Your body becomes “smarter” and understands that, in order to maintain blood sugar and spare muscle and liver glycogen (stored carbohydrates) for potential immediate use, it’s better off relying on fat, which naturally provides more energy (9 calories per gram) versus carbohydrates or protein (4 calories per gram each).

6. Which Type of Intermittent Fasting is Best?

Here, I’ll explain how to do intermittent fasting through three different methods and I’ll tell you which one I employ on a weekly basis.

Alternate Day Intermittent Fasting:

Alternate day intermittent fasting is basically fasting every other day for a 24-hour period. For instance, you would eat normally on Monday, fast Tuesday, eat Wednesday, fast Thursday, eat Friday, fast Saturday, and so on.

This style of intermittent fasting is the most popular form used in research studies, but from what I have seen it isn’t very popular in the real world. I’ve never tried alternate day fasting myself and I don’t plan to do so.

In my eyes, it’s a bit excessive and many of the negative effects seen in some women while fasting tend to be related to this type of fasting.

And it makes sense since you’re not eating half the time, which is not advisable, especially for women for whom carbs and caloric intake are important for hormones and fertility.

If this is the first method you try as you figure out how to do intermittent fasting, my fear is that it will be too difficult for you and you’ll give it up altogether.

The truth is, it’s just not sustainable for most people unless you enjoy feeling miserable 50% of your life. As a result, I think you’re better off using either (or a combination) of the following two intermittent fasting methods.

16/8 Daily Fasting:

This type of intermittent fasting was popularized by Martin Berkhan from Leangains.com and has worked really well for him and thousands of his followers.

Basically, you fast for 16 hours and eat during the remaining 8.

His general position on the fasted phase is that it should last through the night and during the morning hours. Ideally, the fast should then be broken at noon or shortly thereafter if you wake up at 6-7 AM like most people. Afternoons and evenings are usually spent in the fed state.

To be quite honest, even though I only do a committed fast once per week, I probably do 16/8 fast – inadvertently – 2-3 times per week mostly because I don’t feel like eating anything until about lunch time.

It doesn’t matter when you start your 8-hour eating period. You can start at 8am and stop at 4pm. Or you start at 2pm and stop at 10pm. Do whatever works for you. Based on my schedule, I tend to eat around 1pm and 5pm most days.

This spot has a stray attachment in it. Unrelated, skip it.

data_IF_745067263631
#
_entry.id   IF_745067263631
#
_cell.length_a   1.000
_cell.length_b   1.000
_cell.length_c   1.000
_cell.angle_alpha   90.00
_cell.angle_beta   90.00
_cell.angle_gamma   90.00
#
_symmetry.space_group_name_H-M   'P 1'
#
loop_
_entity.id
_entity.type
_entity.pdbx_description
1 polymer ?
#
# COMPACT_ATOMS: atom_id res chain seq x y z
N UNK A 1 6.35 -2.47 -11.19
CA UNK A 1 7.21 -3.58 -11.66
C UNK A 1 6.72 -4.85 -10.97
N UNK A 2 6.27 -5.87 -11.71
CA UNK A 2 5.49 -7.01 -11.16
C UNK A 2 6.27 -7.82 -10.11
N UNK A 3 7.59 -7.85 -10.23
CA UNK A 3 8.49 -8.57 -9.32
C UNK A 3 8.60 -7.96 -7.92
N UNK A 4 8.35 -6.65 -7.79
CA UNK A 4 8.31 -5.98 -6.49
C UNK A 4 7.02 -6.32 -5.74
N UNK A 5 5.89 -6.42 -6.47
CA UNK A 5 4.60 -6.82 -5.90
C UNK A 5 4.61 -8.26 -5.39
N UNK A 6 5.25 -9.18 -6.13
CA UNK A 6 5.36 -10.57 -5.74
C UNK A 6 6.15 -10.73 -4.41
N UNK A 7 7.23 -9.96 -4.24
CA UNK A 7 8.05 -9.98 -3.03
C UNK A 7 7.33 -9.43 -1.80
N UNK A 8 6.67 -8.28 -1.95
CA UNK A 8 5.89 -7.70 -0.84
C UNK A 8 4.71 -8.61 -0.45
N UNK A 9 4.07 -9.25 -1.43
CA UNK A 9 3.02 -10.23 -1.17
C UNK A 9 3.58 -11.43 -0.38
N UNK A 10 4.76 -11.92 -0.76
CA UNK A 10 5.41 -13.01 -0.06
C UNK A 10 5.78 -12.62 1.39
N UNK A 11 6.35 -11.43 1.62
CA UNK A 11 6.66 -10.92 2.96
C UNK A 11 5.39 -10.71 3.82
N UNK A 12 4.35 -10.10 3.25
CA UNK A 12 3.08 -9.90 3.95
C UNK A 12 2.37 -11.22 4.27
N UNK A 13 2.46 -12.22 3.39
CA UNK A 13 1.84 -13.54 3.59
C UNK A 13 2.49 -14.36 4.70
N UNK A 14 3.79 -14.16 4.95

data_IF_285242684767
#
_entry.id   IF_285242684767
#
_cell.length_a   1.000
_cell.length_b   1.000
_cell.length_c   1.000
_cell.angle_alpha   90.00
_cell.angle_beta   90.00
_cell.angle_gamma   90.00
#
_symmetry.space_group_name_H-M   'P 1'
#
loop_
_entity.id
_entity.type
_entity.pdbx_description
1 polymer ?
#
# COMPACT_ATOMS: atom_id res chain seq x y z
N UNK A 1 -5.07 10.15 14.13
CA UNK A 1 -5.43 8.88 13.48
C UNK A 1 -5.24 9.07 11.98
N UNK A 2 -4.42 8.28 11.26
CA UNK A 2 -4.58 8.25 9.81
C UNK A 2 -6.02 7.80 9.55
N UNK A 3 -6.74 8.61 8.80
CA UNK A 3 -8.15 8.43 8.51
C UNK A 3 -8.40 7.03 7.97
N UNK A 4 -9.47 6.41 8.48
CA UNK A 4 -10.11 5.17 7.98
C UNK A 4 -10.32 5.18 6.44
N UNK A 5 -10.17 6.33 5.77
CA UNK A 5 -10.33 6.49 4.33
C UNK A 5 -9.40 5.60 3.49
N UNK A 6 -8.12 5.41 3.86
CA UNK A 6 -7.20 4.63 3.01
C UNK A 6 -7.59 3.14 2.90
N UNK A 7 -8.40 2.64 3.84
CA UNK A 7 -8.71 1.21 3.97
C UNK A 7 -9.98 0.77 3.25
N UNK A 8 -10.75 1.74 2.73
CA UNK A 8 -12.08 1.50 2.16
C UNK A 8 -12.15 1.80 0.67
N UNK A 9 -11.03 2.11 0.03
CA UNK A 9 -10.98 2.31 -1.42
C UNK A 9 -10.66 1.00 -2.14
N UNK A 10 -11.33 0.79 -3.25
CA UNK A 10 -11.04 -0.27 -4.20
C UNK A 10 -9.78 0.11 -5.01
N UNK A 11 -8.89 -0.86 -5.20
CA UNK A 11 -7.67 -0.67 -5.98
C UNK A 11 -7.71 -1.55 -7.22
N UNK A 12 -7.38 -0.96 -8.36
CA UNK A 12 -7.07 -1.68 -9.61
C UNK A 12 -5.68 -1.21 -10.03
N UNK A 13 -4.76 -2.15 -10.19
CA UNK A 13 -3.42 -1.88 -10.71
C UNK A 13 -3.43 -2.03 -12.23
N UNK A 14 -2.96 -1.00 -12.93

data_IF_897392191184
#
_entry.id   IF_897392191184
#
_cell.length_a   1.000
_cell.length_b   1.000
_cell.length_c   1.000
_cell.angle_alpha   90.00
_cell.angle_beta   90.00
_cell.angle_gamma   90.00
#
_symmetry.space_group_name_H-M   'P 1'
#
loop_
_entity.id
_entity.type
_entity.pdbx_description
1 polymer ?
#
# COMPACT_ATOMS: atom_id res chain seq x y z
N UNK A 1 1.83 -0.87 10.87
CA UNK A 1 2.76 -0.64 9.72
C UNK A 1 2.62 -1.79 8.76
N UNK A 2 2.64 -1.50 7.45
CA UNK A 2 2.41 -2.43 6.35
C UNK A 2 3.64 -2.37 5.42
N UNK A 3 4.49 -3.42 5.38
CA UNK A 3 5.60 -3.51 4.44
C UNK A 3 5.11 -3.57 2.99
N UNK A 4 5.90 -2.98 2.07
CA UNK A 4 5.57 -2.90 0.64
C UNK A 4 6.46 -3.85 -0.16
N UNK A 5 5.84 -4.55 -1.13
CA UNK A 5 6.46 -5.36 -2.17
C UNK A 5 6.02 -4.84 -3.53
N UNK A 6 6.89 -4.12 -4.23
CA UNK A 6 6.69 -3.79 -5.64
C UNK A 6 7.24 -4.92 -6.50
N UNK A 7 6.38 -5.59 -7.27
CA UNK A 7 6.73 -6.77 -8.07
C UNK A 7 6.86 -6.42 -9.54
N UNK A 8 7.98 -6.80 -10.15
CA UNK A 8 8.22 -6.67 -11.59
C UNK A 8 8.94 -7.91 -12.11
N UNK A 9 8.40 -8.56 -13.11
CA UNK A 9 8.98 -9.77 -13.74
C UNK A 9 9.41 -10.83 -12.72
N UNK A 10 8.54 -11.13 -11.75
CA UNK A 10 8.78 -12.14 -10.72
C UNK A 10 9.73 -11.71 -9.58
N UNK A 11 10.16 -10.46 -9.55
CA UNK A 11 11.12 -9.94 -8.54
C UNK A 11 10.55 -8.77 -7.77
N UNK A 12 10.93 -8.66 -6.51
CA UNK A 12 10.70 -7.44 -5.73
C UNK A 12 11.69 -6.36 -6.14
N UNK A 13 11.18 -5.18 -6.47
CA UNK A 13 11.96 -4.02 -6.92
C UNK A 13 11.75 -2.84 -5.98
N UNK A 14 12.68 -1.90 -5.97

The 1-Day Fast:

As the name implies, this is a 1-day fast – typically 18-24 hours in length.

Here, instead of fasting every day or every other day, you simply fast once per week. I’ve found this to be most realistic and sustainable for most people.

To make it easy on yourself, simply start your fast after dinner so that by the time you wake up the next morning you’ve already completed about 12 hours of your fast. Then, if you can make it on water and/or herbal tea until mid-afternoon or early evening, you’re golden.

Being hard on yourself for not making it the full 24 hours is not a good idea. Don’t beat yourself up. If you’ve fasted 14, 17, 20, or however many hours, just be happy with the fact that you’ve given your body a “breather” to do some much needed cleansing and healing.

Please remember as well that your first 1-day fast will likely be a challenge, especially if you’re used to eating all the time. However, it will also be one of the most rewarding experiences you go through as you’ll a lot about why you eat.

A lot of times you’ll recognize that you’re not hungry but rather anxious, bored, or in a “conditioned” situation (like working at your desk) where you would normally be snacking on food. This awareness alone is worth doing a 1-day fast.

Whichever type of intermittent fasting you choose, the additional benefit it provides you is a little more flexibility with your diet.

You don’t need to be a food nazi and nit pick every single thing you eat as a weekly fast can help clean up some of the junk. But also don’t use that as a hall pass to eat whatever you want at your other meals throughout the week.

7. How to do Intermittent Fasting — Where to Begin

Whether you’re a man or woman, the benefits of fasting are simply too numerous to ignore. So how do you get started?
I’m very aware that the mere mention of the term fasting terrifies many people, conjuring up images of intense suffering and starvation. They picture themselves waking up in the morning and starting their 24-hour timer, anxiously counting down the milliseconds until they can have the first bite of their post-fast meal. Others can’t even fathom the idea of going a full day without food.